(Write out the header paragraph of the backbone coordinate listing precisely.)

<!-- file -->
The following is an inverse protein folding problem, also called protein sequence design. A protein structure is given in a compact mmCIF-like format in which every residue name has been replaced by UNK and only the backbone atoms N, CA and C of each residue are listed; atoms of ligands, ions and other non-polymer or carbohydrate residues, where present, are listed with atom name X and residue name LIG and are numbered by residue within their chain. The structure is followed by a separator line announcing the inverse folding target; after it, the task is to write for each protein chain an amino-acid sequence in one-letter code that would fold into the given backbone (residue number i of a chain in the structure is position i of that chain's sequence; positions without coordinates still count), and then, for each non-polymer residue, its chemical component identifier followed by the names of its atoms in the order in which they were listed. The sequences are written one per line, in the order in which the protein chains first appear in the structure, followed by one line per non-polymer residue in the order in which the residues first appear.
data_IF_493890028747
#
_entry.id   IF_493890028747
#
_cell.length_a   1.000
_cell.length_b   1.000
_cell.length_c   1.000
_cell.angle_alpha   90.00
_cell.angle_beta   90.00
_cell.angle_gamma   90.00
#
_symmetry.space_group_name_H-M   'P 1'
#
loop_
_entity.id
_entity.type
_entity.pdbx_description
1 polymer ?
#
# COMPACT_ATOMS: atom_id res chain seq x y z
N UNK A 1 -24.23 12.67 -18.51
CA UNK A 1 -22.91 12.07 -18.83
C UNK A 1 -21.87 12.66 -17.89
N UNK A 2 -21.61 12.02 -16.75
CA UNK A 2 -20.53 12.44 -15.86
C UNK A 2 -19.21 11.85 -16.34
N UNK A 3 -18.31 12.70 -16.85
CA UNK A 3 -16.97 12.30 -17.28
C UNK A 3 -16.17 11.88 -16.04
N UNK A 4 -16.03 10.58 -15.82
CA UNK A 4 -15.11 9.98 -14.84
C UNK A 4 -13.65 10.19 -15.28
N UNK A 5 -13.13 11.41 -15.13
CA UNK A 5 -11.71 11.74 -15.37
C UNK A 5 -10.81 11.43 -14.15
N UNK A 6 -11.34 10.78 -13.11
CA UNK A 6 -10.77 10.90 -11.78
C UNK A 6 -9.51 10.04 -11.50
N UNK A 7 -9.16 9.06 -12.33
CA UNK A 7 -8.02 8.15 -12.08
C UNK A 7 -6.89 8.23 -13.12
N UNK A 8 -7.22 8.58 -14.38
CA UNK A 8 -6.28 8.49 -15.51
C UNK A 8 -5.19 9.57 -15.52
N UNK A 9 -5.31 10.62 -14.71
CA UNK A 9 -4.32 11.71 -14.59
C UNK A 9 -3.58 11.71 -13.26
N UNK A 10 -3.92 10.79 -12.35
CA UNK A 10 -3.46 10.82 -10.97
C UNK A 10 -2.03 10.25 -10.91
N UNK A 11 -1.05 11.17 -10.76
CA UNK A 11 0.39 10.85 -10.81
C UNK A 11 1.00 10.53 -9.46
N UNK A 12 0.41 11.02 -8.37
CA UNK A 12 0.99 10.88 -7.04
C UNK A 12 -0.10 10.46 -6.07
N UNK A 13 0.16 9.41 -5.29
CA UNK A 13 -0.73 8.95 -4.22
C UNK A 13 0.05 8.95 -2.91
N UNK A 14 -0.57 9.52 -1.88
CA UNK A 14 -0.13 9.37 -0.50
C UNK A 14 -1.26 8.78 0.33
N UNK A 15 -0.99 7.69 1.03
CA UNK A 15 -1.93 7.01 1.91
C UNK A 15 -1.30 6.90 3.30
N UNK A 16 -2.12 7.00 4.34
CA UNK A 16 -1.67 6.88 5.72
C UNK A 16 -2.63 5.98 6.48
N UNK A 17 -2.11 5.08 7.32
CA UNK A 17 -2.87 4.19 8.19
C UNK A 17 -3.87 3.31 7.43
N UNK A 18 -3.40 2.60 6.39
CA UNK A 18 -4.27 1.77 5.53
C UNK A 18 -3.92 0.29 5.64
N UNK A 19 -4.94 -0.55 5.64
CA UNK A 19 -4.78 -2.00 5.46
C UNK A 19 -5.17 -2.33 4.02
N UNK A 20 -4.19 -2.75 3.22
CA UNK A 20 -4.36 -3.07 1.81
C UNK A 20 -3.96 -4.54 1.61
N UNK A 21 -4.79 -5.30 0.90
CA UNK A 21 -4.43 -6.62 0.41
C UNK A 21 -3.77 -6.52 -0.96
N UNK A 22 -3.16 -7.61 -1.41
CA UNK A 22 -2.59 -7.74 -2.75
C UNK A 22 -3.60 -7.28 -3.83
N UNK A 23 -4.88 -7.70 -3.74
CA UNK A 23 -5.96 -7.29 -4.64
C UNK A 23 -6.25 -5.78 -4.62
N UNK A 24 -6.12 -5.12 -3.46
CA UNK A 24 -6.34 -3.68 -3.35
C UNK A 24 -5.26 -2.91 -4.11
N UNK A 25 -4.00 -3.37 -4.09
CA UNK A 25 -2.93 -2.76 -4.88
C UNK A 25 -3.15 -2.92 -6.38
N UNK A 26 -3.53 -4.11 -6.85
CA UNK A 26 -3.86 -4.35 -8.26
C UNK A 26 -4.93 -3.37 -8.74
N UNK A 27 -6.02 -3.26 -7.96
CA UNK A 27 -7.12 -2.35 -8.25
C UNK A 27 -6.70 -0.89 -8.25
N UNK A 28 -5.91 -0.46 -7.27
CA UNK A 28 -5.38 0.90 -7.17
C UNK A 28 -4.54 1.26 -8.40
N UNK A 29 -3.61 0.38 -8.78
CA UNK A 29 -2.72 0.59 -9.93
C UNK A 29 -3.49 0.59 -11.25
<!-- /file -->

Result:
The following is an inverse protein folding problem, also called protein sequence design. A protein structure is given in a compact mmCIF-like format in which every residue name has been replaced by UNK and only the backbone atoms N, CA and C of each residue are listed; atoms of ligands, ions and other non-polymer or carbohydrate residues, where present, are listed with atom name X and residue name LIG and are numbered by residue within their chain. The structure is followed by a separator line announcing the inverse folding target; after it, the task is to write for each protein chain an amino-acid sequence in one-letter code that would fold into the given backbone (residue number i of a chain in the structure is position i of that chain's sequence; positions without coordinates still count), and then, for each non-polymer residue, its chemical component identifier followed by the names of its atoms in the order in which they were listed. The sequences are written one per line, in the order in which the protein chains first appear in the structure, followed by one line per non-polymer residue in the order in which the residues first appear.